Meanwhile, 20 years after its founding, Earth Day was still in the early stages of building momentum. President George H.W. Bush was the first president to declare Earth Day a national holiday (1990). Since then, Earth Day has been celebrated annually in the United States. Over the last decade of the 20th century, the movement continued to grow and spread to all parts of the world, and countries are now linked through the Internet by the Earth Day Network.
March for science
“The good thing about science is that it’s true whether or not you believe in it.”
— Neil deGrasse Tyson
The year’s Earth Day theme is “March for Science,” a slogan chosen to reaffirm the idea that science serves all of us. Science isn’t Democratic or Republican. It isn’t liberal or conservative. In fact, it isn’t political at all, although it can certainly be used and misused by politicians of any stripe. According to its website, the March for Science “is the first step of a global movement to defend the vital role science plays in our health, safety, economies, and governments.”
Writing for Grist, Gina McCarthy opines, “So this Earth Day, here’s a reminder of a few of the environmental challenges our nation has conquered, with the EPA leading the way ...” Acid rain levels have declined by 60 percent. Because of leaded gas for our cars and leaded paint in our homes, children were in danger of experiencing permanent nerve damage, anemia, and mental retardation. Eighty-eight percent of our kids had elevated levels of lead in their bloodstreams in the 1970s; now fewer than one percent are at risk.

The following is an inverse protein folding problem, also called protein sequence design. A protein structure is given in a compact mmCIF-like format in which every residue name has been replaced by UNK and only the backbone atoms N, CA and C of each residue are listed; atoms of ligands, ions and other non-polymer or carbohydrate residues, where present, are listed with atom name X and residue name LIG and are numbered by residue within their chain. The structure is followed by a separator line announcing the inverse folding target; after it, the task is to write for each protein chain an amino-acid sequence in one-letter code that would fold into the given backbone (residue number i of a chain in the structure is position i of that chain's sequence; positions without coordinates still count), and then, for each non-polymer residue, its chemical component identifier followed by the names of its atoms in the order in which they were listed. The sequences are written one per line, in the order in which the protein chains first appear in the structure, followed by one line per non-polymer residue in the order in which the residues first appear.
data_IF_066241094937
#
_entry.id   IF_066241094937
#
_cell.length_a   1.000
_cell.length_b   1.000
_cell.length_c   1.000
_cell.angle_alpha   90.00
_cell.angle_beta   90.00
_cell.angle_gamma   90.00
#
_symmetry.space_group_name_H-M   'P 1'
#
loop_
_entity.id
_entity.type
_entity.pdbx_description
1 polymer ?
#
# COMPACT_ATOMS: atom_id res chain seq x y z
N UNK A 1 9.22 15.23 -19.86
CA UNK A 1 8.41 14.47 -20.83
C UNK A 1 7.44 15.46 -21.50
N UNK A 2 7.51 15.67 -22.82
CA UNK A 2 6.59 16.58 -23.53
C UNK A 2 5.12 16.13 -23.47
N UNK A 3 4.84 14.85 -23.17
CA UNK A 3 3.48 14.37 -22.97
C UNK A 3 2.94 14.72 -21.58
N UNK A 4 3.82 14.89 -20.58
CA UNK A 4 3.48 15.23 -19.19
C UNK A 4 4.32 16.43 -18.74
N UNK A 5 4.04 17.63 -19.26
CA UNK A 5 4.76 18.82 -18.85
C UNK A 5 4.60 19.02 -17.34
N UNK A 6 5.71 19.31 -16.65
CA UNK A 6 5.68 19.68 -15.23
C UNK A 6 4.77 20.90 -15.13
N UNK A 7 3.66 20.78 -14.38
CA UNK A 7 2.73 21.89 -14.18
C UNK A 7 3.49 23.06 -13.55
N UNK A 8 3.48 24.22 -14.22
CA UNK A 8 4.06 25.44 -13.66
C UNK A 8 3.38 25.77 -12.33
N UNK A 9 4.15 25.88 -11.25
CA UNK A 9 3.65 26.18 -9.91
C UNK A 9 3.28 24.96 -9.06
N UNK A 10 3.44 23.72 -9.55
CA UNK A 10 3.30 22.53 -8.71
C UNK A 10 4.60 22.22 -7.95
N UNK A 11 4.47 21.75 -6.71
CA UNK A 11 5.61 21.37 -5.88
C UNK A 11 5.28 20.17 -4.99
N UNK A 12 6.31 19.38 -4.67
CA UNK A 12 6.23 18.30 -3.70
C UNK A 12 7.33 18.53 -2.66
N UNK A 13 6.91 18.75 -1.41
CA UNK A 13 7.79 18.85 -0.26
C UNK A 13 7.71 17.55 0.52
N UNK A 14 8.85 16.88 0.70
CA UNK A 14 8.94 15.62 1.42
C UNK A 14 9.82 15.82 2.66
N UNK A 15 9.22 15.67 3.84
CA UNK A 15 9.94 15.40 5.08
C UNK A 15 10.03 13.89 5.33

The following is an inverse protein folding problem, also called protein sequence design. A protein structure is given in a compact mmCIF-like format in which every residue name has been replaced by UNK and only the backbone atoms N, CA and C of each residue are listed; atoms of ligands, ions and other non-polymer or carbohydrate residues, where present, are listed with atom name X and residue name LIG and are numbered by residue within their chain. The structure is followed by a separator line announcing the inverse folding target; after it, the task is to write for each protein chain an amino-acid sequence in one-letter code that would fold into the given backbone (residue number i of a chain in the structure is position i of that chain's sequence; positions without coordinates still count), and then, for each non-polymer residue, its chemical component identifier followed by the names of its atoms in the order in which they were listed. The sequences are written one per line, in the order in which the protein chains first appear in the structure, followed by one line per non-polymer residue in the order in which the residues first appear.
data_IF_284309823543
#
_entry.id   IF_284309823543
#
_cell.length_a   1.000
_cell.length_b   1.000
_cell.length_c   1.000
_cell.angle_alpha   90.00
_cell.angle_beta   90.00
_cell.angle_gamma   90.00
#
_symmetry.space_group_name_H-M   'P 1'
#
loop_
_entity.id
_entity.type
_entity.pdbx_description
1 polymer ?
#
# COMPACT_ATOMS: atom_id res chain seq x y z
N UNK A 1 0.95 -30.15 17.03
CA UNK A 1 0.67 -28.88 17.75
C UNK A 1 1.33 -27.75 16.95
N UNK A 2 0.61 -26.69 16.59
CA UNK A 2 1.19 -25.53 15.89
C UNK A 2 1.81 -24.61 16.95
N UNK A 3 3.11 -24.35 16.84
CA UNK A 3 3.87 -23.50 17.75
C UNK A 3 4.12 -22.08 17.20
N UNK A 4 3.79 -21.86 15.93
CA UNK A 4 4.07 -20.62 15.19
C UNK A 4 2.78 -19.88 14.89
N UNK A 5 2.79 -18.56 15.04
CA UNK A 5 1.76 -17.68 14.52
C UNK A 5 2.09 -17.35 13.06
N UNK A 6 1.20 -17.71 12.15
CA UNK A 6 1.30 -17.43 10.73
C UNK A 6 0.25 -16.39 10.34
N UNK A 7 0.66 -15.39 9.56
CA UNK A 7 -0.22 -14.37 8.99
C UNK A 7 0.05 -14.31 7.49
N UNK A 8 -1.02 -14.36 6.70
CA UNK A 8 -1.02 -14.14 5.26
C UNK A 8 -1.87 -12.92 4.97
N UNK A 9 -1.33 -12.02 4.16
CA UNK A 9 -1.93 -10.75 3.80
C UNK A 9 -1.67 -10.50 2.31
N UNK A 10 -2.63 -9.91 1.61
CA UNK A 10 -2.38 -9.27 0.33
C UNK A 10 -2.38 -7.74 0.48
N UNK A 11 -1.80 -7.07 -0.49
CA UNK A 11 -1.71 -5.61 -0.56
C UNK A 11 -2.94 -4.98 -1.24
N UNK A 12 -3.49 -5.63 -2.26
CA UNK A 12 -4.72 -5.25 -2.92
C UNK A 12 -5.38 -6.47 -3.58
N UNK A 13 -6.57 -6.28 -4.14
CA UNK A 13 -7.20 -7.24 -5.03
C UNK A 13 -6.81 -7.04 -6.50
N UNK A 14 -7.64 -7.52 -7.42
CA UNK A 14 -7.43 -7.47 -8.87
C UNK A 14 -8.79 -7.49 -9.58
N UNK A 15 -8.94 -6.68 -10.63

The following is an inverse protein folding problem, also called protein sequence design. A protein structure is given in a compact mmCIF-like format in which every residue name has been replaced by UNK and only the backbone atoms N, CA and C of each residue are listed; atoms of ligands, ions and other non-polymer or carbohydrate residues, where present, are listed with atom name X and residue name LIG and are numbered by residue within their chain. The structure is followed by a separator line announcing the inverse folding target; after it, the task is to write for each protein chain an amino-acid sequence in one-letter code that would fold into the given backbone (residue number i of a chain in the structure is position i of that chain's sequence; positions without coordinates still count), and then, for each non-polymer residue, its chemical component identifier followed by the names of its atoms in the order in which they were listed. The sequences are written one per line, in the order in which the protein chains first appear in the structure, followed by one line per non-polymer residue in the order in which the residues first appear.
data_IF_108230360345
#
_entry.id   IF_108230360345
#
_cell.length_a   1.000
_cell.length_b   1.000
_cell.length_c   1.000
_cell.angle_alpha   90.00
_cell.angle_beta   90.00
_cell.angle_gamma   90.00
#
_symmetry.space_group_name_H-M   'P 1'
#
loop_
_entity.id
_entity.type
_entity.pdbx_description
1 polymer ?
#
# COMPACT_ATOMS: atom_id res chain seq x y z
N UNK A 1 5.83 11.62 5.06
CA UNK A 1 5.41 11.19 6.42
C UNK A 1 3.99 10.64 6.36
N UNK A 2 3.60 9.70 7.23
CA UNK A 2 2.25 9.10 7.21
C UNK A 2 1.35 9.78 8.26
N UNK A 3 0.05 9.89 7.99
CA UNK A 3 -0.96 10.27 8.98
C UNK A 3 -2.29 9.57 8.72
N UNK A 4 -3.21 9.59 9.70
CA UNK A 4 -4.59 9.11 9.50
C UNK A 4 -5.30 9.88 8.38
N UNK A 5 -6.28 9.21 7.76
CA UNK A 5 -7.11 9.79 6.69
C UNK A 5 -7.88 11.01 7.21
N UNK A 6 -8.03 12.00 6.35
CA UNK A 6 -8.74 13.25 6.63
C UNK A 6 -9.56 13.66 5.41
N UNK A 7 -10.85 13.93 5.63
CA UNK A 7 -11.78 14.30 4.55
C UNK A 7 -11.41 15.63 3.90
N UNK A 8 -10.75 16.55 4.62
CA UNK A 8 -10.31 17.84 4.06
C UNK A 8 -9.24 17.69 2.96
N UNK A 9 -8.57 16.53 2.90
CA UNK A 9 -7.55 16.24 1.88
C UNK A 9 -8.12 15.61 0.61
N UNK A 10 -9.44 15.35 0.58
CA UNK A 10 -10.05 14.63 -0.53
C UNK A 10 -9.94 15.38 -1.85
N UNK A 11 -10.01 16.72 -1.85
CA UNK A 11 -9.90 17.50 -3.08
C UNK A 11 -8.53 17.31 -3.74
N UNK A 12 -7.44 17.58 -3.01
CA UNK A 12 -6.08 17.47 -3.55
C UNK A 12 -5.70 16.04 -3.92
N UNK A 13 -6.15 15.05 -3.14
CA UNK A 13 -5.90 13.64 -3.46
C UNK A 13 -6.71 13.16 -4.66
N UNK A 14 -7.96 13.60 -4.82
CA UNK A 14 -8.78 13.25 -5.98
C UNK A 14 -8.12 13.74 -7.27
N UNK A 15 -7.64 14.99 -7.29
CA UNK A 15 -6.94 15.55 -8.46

Over the past 45 years, we’ve cut air pollution by 70 percent, although that statistic probably doesn’t hold true in our valley. But, in Southern California, children’s lungs are “10 percent bigger and stronger today than they were in children 20 years ago.” Moreover, the strict standards that were adopted for aerosol spray have reduced the amount of chlorofluorocarbons in the atmosphere, allowing the hole in the ozone layer to heal itself. And there are far too many other “wins” to cover in one column.
With the appointment of Scott Pruitt as head of the EPA, there are many new challenges that need to be addressed, and Earth Day should be the perfect venue. As Attorney General of Oklahoma, Pruitt brought more than a dozen lawsuits against the EPA. Now, he sees his role as a spokesman for energy and jobs. His goals seem to be to dismantle programs that promote renewable energy and curb greenhouse gas emissions. He will likely try to change rules that require cars and light trucks to achieve an average of 36 miles per gallon by 2025. And, he’s eyeing the expansion of streams and wetlands that qualify for federal protections.
However, recent polls by both Gallup and Pew Research have found that Americans favor protecting the environment over more fossil-fuel development. But, as William Ruckelshaus, the former EPA chief who was appointed by President Reagan, points out, “To a certain extent, we are victims of our own success. It is not so obvious to people that pollution problems exist and that we need to deal with them.” And, of course, that’s what Earth Day is all about.